Scientific investigation is indispensable for disaster risk mitigation planning of heritage sites, say experts
Experts gathered in an event unanimously agreed that further scientific investigations, especially the study of the underground rocky formation from the standpoint of soil stability or earthquake, is crucial to define next steps for preparing the disaster risk mitigation planning of Swayambhu. They expressed this in the seminar held on 27 July where a study for disaster risk reduction planning for the Swayambhu monument zone was shared. They also discussed and pointed out the need to continue monitoring the soil settlement at the site.
The seminar “Integrating heritage values with disaster risk assessment in Swayambhu” was jointly organized by the UNESCO Office in Kathmandu and the Department of Archaeology with the funding support from the Oriental Culture Heritage Sites Protection Alliance, Paris.
Amita Vohra, Officer-In-Charge of the UNESCO Office in Kathmandu, in her opening remarks said, “Swayambhu, like most of heritage sites around the world, is exposed to enormous threats, putting its value at risk”. She added, “I hope that the discussions on the study findings will lead to recommendations for better conservation planning and establishment of a heritage-sensitive disaster risk management strategy for Swayambhu.”
The study findings are based on the detailed structural and heritage value survey of altogether 40 buildings atop the main hill, including the secondary data of technical investigations carried out at the site earlier. The study has identified three types of risk, namely the seismic, landslide and fire, as the main hazards to which the Swayambhu monument zone is exposed to. During the seminar, findings of the hazard analysis at the site and vulnerability of the structures carried out in respect of the heritage values of the site were presented in detail.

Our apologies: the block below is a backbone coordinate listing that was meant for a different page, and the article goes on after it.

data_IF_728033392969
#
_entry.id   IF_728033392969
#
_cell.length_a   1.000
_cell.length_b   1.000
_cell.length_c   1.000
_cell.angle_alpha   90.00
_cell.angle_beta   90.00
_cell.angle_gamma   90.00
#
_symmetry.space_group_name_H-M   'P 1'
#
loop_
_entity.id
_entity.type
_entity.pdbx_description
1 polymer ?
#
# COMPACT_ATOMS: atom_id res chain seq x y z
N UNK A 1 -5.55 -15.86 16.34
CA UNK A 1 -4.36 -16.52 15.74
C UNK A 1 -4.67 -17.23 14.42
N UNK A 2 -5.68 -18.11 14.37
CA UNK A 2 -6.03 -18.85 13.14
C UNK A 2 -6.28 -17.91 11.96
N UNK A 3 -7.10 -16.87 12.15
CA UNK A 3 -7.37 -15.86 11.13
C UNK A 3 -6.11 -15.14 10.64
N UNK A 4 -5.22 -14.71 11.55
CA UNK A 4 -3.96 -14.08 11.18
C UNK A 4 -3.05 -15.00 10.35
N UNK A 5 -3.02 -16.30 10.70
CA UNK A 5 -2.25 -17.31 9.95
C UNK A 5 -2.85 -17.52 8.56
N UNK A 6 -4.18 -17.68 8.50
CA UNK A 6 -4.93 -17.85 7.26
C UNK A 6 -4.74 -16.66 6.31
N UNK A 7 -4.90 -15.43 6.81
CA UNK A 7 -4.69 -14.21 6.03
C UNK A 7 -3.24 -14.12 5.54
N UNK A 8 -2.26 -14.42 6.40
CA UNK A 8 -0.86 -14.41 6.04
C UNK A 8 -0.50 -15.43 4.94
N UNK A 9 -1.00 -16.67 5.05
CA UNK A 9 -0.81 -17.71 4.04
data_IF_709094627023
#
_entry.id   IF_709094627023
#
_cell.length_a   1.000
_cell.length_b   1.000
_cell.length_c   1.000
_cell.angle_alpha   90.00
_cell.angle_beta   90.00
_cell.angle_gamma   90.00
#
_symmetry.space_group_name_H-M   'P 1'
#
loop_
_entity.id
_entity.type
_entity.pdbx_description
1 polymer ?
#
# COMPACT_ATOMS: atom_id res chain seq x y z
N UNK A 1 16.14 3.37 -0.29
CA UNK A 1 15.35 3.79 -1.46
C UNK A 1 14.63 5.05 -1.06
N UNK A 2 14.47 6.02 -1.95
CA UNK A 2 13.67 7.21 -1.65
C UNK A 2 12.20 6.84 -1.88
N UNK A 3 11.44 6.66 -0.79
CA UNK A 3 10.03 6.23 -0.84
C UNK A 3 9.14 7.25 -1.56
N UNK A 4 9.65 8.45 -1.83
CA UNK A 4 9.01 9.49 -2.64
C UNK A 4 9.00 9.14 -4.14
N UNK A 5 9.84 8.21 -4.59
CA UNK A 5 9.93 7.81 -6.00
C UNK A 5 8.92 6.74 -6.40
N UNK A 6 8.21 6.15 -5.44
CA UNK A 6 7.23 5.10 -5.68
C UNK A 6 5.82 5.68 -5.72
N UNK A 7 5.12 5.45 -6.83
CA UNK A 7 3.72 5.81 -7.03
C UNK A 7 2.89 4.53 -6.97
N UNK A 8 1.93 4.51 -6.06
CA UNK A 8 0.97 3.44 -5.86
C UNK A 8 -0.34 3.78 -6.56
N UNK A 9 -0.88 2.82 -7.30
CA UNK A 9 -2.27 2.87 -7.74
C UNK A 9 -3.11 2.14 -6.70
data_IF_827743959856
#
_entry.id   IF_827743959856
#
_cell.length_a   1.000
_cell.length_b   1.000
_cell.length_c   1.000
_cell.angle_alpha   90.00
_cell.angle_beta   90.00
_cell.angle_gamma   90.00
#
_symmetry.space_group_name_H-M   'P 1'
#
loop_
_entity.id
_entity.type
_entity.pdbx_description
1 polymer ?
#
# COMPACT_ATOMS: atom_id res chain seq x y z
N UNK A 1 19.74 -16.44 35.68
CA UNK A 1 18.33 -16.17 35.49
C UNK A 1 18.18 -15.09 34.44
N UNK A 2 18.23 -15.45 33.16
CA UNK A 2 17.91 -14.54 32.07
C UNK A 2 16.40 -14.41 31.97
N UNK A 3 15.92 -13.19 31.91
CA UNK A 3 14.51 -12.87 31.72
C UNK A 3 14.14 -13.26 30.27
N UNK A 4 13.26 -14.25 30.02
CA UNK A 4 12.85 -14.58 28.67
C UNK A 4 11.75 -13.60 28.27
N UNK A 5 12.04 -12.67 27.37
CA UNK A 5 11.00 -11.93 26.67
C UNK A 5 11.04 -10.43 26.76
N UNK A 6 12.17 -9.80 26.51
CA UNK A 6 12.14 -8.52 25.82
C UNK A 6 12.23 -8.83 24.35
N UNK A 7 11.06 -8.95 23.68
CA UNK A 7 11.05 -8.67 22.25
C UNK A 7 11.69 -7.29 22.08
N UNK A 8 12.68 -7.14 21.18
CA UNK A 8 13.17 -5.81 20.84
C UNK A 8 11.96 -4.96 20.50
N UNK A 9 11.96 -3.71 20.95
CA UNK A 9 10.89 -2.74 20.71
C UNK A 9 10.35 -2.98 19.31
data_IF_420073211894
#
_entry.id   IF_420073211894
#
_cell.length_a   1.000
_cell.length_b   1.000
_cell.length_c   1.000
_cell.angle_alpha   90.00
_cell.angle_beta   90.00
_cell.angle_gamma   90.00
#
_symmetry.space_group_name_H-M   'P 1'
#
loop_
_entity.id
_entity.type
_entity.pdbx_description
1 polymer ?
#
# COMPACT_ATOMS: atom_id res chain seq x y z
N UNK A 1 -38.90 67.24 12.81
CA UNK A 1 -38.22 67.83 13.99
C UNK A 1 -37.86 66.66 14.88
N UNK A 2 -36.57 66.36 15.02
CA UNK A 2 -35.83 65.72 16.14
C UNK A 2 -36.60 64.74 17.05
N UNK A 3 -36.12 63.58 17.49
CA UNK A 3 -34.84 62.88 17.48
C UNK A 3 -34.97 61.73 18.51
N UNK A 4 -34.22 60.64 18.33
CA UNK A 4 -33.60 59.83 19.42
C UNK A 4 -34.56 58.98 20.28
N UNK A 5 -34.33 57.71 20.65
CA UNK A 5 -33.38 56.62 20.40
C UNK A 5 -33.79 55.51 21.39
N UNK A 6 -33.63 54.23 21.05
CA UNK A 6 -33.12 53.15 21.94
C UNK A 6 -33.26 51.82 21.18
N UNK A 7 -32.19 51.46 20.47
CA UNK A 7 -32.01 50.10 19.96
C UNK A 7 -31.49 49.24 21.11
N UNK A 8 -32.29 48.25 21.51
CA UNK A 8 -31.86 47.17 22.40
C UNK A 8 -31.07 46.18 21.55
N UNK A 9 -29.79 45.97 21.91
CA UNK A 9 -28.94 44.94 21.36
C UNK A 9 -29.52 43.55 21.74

The discussions on the findings not only provided an understanding about the disaster risk related issues but also raised concerns among the stakeholders to initiate similar approach for other monument zones of the Kathmandu Valley. It also highlighted the importance of practical approach, for example, the documentation process and updating the inventory as a tool for conservation and disaster risk mitigation planning, and of monitoring-based actions that consider integration of identified measures and its regular implementation through annual resource plan of the concerned department, municipality or local federation.
The Department of Archaeology showed its readiness to support and agreed to further the plan of actions in partnership with the Kathmandu Metropolitan City and the local Federation of Swayambhu Management and Conservation.
The study was carried out by the Centre for Applied Research and Development (CARD) of the Institute of Engineering, Nepal. Following the recommendation of 2 September 2013 workshop held in Kathmandu, UNESCO had commissioned the CARD to investigate issues related to disaster risk preparedness and mitigating planning by taking into consideration the heritage values of the Swayambhu monument zone and to suggest future steps for integrating fundamental aspects into the existing management plan for the Kathmandu Valley World Heritage property.
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